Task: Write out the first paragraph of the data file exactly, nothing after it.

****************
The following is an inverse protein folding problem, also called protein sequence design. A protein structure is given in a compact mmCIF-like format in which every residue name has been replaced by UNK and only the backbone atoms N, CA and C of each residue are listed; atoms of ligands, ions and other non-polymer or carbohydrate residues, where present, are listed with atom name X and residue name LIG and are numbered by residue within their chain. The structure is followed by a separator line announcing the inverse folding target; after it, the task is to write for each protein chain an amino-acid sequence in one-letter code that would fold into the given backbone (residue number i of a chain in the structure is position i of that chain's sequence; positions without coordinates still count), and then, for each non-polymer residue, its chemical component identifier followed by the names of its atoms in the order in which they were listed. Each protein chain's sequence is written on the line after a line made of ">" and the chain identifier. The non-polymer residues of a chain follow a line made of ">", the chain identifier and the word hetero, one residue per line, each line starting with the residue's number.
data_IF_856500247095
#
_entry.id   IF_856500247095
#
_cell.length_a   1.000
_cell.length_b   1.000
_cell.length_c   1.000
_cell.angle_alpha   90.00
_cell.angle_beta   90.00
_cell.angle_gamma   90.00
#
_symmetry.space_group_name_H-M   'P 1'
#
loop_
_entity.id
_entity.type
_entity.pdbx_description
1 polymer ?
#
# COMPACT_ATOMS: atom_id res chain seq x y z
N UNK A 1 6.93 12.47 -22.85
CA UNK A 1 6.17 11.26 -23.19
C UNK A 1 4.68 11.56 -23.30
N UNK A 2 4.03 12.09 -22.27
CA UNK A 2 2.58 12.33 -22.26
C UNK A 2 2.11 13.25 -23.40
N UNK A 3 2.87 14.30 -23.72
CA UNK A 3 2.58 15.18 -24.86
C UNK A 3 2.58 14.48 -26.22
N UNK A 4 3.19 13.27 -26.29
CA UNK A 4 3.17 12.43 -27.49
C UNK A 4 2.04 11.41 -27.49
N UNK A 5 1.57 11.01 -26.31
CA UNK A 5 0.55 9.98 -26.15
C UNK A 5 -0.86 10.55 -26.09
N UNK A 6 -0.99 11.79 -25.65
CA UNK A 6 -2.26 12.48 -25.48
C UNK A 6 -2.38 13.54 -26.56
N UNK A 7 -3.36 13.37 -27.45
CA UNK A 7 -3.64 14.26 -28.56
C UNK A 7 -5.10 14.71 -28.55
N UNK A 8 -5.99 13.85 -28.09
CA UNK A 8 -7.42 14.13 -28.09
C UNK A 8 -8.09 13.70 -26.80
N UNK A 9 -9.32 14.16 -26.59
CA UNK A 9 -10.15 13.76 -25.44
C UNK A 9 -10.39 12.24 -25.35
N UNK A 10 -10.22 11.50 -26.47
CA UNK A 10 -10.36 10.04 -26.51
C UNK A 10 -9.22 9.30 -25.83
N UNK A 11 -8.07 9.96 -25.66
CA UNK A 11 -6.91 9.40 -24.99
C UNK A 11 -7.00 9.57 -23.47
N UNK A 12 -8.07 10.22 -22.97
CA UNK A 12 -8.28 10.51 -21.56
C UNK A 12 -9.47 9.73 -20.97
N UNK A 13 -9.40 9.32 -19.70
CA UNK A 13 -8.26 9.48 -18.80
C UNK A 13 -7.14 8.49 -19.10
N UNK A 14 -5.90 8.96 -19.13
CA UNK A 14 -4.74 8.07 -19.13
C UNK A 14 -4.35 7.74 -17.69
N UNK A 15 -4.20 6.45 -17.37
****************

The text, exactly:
The following is an inverse protein folding problem, also called protein sequence design. A protein structure is given in a compact mmCIF-like format in which every residue name has been replaced by UNK and only the backbone atoms N, CA and C of each residue are listed; atoms of ligands, ions and other non-polymer or carbohydrate residues, where present, are listed with atom name X and residue name LIG and are numbered by residue within their chain. The structure is followed by a separator line announcing the inverse folding target; after it, the task is to write for each protein chain an amino-acid sequence in one-letter code that would fold into the given backbone (residue number i of a chain in the structure is position i of that chain's sequence; positions without coordinates still count), and then, for each non-polymer residue, its chemical component identifier followed by the names of its atoms in the order in which they were listed. Each protein chain's sequence is written on the line after a line made of ">" and the chain identifier. The non-polymer residues of a chain follow a line made of ">", the chain identifier and the word hetero, one residue per line, each line starting with the residue's number.